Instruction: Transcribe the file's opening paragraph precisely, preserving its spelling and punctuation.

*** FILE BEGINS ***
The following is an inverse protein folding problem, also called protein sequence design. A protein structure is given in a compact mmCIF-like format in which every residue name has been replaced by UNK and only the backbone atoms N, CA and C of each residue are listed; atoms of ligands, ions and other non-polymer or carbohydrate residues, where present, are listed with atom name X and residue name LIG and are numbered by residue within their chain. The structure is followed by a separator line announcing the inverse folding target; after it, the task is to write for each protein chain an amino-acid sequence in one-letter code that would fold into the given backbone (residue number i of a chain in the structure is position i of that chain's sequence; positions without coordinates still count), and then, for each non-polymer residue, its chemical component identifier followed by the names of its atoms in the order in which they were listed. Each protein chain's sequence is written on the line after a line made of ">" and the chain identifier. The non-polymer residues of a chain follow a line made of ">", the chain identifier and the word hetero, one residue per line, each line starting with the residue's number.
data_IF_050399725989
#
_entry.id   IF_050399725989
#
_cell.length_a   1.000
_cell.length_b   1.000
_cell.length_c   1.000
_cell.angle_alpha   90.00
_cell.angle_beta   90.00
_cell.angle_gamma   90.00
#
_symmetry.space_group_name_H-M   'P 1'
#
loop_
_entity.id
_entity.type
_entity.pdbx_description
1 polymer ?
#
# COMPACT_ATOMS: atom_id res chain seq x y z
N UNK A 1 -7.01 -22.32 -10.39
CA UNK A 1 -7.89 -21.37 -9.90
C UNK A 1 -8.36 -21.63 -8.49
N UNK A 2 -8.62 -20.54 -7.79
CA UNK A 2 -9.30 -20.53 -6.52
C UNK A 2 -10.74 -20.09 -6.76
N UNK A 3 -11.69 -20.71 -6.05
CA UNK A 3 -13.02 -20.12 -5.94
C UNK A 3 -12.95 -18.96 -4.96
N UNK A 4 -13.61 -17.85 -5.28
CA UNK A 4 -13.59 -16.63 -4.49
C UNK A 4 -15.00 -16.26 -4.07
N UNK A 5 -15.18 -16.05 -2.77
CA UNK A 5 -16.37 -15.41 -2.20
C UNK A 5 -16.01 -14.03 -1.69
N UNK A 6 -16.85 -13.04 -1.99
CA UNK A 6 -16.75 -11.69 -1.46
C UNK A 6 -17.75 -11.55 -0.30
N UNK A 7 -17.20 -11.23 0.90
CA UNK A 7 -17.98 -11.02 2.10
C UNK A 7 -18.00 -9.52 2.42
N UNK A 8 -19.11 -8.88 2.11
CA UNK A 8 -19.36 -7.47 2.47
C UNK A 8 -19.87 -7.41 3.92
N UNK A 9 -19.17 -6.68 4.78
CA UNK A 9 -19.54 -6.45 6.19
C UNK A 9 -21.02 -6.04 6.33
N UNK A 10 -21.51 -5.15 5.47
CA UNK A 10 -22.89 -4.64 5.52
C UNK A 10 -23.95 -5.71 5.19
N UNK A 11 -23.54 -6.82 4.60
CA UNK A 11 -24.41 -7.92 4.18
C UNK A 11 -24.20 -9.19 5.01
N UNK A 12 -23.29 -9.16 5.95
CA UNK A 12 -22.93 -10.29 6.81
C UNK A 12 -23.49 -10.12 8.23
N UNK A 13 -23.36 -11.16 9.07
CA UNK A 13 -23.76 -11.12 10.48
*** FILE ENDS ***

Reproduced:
The following is an inverse protein folding problem, also called protein sequence design. A protein structure is given in a compact mmCIF-like format in which every residue name has been replaced by UNK and only the backbone atoms N, CA and C of each residue are listed; atoms of ligands, ions and other non-polymer or carbohydrate residues, where present, are listed with atom name X and residue name LIG and are numbered by residue within their chain. The structure is followed by a separator line announcing the inverse folding target; after it, the task is to write for each protein chain an amino-acid sequence in one-letter code that would fold into the given backbone (residue number i of a chain in the structure is position i of that chain's sequence; positions without coordinates still count), and then, for each non-polymer residue, its chemical component identifier followed by the names of its atoms in the order in which they were listed. Each protein chain's sequence is written on the line after a line made of ">" and the chain identifier. The non-polymer residues of a chain follow a line made of ">", the chain identifier and the word hetero, one residue per line, each line starting with the residue's number.